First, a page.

A month later at the Battle of Monmouth, George Washington went blow to blow with the British forces under General Clinton and actually held the battlefield for the first time in a while. It was a pyrrhic victory for the Americans, but their performance in the battle was a vast improvement compared to past engagements. The British certainly noted this, and Clinton’s secretary wrote that “the Rebels stood much better than ever they did”. This battle sent a strong message to the British; the Continentals now had a professional army.
A year later, Von Steuben’s bayonet training played a key role in the Battle of Stony Point. On July 16, 1779, Continental soldiers from the elite Corps of Light Infantry conducted a daring attack where they seized a British outpost. They attacked by stealthily approaching at night and overwhelming the surprised defenders with a swift and violent charge from close range. None of the Americans were permitted to load their muskets for the attack, for fear that a negligent discharge would spoil the element of surprise. This meant that the entire attack was conducted with bayonets. The result was a devastating defeat for the British and only light casualties for the Americans.
General Von Steuben personally participated in Washington’s Southern campaign, even commanding troops in a few battles. After the war, Von Steuben was discharged with honors, and became a US citizen. He lived in New York and New Jersey for the rest of his days, and became an member of the German Reformed Church where he eventually became an elder.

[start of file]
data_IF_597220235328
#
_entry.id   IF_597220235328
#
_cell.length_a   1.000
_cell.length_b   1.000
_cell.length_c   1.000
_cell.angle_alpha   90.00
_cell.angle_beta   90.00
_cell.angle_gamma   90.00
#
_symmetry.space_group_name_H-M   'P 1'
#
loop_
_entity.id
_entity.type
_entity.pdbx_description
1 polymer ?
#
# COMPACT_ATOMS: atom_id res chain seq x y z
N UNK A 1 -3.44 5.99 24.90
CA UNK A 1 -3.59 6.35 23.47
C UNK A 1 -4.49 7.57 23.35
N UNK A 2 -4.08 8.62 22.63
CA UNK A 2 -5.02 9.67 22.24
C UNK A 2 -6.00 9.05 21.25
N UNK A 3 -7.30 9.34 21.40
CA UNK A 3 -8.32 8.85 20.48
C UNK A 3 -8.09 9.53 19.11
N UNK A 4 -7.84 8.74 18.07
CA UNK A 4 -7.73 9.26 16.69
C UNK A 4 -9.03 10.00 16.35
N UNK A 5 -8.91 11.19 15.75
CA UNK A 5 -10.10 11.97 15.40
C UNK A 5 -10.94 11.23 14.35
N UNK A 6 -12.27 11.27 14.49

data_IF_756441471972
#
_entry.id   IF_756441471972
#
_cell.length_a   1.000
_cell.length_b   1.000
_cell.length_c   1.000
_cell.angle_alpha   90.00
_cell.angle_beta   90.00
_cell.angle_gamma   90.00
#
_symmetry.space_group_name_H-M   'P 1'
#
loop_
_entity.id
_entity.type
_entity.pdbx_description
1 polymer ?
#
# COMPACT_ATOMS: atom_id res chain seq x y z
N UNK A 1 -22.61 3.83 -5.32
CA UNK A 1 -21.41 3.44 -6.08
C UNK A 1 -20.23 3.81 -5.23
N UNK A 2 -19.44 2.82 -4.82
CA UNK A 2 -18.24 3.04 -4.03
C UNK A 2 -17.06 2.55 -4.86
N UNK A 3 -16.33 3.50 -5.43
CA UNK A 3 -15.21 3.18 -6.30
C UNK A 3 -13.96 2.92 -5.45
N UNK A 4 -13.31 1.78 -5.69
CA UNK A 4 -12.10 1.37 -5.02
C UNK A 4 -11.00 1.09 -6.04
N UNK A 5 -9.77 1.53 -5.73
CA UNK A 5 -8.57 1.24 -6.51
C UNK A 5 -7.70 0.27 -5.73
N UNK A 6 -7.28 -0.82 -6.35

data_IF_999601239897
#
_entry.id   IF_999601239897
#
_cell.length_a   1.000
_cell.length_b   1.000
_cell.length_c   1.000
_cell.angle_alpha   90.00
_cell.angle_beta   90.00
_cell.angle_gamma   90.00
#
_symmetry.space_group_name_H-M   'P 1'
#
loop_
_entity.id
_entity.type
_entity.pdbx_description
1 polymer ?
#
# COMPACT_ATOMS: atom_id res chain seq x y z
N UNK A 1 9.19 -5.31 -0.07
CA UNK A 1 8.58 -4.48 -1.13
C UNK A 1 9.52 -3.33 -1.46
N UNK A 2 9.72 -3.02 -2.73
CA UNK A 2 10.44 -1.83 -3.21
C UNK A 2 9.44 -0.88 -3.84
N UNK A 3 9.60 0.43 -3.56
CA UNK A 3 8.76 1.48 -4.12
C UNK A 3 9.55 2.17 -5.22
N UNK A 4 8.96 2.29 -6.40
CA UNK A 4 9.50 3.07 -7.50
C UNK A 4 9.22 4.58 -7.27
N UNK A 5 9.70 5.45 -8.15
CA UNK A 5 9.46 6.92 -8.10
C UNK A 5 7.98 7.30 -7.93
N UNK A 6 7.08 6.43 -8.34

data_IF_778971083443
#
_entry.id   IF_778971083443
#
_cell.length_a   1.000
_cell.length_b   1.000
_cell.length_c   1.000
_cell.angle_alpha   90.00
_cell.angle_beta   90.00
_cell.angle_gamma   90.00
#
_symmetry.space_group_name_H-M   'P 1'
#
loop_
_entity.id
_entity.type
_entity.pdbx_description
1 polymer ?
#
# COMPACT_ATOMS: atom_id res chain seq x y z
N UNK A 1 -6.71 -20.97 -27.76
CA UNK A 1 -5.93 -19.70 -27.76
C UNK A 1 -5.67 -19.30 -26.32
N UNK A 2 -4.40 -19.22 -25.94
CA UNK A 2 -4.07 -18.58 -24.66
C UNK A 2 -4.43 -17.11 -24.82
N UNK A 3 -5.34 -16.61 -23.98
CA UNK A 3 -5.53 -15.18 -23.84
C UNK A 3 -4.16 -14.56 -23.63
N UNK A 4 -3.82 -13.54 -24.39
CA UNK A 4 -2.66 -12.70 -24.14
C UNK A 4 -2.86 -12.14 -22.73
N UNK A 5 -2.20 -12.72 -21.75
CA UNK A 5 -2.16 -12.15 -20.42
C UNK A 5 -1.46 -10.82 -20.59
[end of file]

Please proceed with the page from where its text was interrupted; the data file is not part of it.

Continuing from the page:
Preserving Von Steuben’s Legacy
There is one final thing I must address. There has been an attempt by the American Left to hijack Von Steuben’s legacy by claiming that he was openly gay, and an early champion of LGBTQ rights. This is absolutely false. First of all, nobody was “openly gay” in Europe or the Americas during this period. The culture was vastly different back then. Homosexuality was considered scandalous and shameful, and wasn’t something that one would flaunt like they do today.
Second, there is no proof that Von Steuben was gay at all. This claim stems from an anonymous letter that accused Von Steuben of exploiting young boys, which was unfounded but still hurt his chance at employment in any European military. Left-wing activists also claim that his fondness for his aides, rowdy parties, and the fact that he never married are proof that he was homosexual, but none of that is proof of anything. At worst, there is a remote chance that he may have been secretly gay, but no actual evidence or historical record supports it.
Third, the man lived his whole life as a Christian in protestant churches in Prussia and eventually became an elder at his church in America. The Bible says that homosexuality is a sin and back then Churches still taught the whole Bible. I’ll concede that it is possible that Von Steuben could have been secretly gay, but he COULD NOT have been openly gay and a member of a church in good standing, let alone become an elder.
History.com published a ridiculous article about Von Steuben titled “The Revolutionary War Hero Who Was Openly Gay”. It’s a shameful piece of conjecture masquerading as historical record. I meticulously looked at every source cited by this article, and not a single one actually stated that Von Steuben had homosexual relations with anyone. That didn’t stop this article from being parroted by every liberal news outlet in the country, however.
In closing, let’s remember this man for who he was and what he did to help secure our freedom during the American Revolution. The Left doesn’t want us to have heroes and will do everything they can to undermine, slander, or hijack them. Baron Von Steuben is no different, and I will not stand by and let this man’s achievements be overshadowed by lies about his personal life.
Happy birthday, General. I hope that I do your name honor by continuing to train American Patriots as you once did.
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Reblogged this on The Tactical Hermit and commented:
Know Your History.